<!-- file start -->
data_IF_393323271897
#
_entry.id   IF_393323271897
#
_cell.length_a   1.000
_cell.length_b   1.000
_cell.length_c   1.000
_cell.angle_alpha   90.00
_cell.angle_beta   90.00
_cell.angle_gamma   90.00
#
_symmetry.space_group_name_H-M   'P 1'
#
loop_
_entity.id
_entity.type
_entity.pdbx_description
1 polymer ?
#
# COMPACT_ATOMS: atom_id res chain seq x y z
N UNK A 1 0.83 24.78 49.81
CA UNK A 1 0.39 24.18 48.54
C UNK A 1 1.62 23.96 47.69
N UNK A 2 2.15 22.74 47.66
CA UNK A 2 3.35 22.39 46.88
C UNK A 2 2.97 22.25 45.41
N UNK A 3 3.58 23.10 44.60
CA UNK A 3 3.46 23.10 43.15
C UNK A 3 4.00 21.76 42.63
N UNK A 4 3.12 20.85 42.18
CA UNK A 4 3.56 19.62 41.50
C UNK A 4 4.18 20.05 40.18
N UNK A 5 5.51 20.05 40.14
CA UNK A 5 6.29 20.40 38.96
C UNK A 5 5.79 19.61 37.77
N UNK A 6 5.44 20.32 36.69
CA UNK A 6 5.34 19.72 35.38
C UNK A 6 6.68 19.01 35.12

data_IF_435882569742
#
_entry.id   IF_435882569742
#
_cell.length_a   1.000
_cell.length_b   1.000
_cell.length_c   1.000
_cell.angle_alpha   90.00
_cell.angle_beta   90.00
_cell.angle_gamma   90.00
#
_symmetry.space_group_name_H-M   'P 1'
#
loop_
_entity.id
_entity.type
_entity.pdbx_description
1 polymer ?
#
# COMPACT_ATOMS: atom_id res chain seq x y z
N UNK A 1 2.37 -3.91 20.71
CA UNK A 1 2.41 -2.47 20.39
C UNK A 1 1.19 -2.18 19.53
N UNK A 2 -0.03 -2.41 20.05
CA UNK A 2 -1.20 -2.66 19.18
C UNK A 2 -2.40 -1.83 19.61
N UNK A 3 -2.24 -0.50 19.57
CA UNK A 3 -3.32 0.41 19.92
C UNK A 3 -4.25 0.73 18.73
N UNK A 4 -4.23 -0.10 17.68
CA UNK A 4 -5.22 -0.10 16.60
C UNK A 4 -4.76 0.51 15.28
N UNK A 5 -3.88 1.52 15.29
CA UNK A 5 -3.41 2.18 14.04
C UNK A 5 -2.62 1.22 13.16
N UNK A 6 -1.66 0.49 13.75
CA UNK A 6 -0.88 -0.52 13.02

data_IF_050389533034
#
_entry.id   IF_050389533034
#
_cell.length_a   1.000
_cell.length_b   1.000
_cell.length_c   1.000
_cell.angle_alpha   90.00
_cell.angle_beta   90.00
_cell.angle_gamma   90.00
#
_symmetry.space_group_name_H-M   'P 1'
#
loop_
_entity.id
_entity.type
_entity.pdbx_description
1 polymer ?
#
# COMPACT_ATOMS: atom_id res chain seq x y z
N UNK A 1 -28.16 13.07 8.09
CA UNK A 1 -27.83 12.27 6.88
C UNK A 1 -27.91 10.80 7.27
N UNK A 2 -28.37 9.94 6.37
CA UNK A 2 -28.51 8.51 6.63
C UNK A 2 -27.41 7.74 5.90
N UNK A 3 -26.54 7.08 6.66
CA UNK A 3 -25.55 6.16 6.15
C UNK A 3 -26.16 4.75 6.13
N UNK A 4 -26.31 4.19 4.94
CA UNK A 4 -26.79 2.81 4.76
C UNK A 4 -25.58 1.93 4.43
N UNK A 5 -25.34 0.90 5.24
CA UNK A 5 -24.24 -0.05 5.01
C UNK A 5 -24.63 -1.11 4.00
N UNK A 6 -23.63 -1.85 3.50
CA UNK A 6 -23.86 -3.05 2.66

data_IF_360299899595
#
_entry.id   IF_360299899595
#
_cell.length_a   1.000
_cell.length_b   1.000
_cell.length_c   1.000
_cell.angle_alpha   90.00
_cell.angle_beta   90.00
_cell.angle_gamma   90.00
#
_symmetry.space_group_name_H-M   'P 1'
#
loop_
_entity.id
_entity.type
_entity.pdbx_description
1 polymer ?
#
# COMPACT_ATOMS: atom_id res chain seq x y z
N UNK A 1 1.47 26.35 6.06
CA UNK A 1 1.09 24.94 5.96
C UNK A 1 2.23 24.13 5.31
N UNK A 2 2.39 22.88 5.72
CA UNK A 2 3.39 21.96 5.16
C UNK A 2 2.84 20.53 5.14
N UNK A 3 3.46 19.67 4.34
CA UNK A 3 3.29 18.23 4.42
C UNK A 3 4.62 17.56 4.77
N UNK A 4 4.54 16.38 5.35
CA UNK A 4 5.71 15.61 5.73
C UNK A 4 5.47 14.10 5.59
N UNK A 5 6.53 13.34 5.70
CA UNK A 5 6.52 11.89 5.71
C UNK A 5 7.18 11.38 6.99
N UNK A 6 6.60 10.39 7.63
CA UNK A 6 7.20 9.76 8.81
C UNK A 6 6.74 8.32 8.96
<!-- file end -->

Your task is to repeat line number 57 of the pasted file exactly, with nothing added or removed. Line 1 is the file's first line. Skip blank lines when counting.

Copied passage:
#